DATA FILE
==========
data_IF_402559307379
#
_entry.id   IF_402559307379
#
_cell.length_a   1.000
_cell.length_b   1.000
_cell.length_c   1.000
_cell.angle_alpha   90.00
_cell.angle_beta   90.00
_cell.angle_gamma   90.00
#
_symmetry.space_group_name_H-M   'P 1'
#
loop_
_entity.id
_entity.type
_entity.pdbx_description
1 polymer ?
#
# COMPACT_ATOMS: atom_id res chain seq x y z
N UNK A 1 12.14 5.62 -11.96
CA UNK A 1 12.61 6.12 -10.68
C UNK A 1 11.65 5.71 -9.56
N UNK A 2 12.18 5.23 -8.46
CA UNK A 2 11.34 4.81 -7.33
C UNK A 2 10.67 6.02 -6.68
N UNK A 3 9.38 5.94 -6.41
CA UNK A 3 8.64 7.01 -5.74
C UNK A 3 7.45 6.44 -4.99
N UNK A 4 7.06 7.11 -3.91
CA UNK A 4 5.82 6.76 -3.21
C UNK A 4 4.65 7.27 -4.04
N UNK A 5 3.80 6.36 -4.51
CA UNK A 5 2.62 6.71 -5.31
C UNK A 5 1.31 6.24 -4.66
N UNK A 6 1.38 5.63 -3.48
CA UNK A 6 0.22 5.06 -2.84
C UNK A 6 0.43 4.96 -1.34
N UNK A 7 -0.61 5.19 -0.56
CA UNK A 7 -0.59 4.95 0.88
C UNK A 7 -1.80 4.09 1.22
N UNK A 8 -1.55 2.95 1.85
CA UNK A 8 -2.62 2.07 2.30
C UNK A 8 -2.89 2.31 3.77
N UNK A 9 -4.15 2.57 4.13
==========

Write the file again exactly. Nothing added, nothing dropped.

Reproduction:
data_IF_402559307379
#
_entry.id   IF_402559307379
#
_cell.length_a   1.000
_cell.length_b   1.000
_cell.length_c   1.000
_cell.angle_alpha   90.00
_cell.angle_beta   90.00
_cell.angle_gamma   90.00
#
_symmetry.space_group_name_H-M   'P 1'
#
loop_
_entity.id
_entity.type
_entity.pdbx_description
1 polymer ?
#
# COMPACT_ATOMS: atom_id res chain seq x y z
N UNK A 1 12.14 5.62 -11.96
CA UNK A 1 12.61 6.12 -10.68
C UNK A 1 11.65 5.71 -9.56
N UNK A 2 12.18 5.23 -8.46
CA UNK A 2 11.34 4.81 -7.33
C UNK A 2 10.67 6.02 -6.68
N UNK A 3 9.38 5.94 -6.41
CA UNK A 3 8.64 7.01 -5.74
C UNK A 3 7.45 6.44 -4.99
N UNK A 4 7.06 7.11 -3.91
CA UNK A 4 5.82 6.76 -3.21
C UNK A 4 4.65 7.27 -4.04
N UNK A 5 3.80 6.36 -4.51
CA UNK A 5 2.62 6.71 -5.31
C UNK A 5 1.31 6.24 -4.66
N UNK A 6 1.38 5.63 -3.48
CA UNK A 6 0.22 5.06 -2.84
C UNK A 6 0.43 4.96 -1.34
N UNK A 7 -0.61 5.19 -0.56
CA UNK A 7 -0.59 4.95 0.88
C UNK A 7 -1.80 4.09 1.22
N UNK A 8 -1.55 2.95 1.85
CA UNK A 8 -2.62 2.07 2.30
C UNK A 8 -2.89 2.31 3.77
N UNK A 9 -4.15 2.57 4.13